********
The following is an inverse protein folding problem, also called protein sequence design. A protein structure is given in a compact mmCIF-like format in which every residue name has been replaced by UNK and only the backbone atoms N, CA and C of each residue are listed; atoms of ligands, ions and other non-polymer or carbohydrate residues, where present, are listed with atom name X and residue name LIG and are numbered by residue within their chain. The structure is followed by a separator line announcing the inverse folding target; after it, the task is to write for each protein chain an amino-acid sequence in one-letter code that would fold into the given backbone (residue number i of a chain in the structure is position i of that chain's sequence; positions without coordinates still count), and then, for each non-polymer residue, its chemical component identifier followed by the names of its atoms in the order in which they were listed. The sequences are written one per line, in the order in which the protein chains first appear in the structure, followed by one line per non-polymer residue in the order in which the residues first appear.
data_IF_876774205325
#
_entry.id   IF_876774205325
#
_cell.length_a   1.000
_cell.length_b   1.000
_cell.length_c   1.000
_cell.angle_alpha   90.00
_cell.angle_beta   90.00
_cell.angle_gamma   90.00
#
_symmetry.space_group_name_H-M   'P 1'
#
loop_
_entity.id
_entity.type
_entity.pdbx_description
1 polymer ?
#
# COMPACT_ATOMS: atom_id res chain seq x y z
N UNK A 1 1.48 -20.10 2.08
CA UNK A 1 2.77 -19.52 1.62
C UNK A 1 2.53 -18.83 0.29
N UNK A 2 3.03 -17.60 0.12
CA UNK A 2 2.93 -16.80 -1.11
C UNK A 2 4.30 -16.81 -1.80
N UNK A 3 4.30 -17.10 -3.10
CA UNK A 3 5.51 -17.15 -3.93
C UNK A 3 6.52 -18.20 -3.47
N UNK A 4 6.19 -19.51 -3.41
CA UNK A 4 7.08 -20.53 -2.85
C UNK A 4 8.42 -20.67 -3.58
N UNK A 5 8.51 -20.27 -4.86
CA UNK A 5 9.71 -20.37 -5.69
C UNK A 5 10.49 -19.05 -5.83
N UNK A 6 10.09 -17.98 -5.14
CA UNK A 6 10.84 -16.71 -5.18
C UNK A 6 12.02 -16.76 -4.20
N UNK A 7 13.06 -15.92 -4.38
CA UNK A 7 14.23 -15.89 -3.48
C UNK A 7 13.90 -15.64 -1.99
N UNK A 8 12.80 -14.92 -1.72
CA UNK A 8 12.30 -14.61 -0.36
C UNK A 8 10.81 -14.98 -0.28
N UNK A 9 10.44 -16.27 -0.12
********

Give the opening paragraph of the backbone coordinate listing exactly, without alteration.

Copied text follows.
The following is an inverse protein folding problem, also called protein sequence design. A protein structure is given in a compact mmCIF-like format in which every residue name has been replaced by UNK and only the backbone atoms N, CA and C of each residue are listed; atoms of ligands, ions and other non-polymer or carbohydrate residues, where present, are listed with atom name X and residue name LIG and are numbered by residue within their chain. The structure is followed by a separator line announcing the inverse folding target; after it, the task is to write for each protein chain an amino-acid sequence in one-letter code that would fold into the given backbone (residue number i of a chain in the structure is position i of that chain's sequence; positions without coordinates still count), and then, for each non-polymer residue, its chemical component identifier followed by the names of its atoms in the order in which they were listed. The sequences are written one per line, in the order in which the protein chains first appear in the structure, followed by one line per non-polymer residue in the order in which the residues first appear.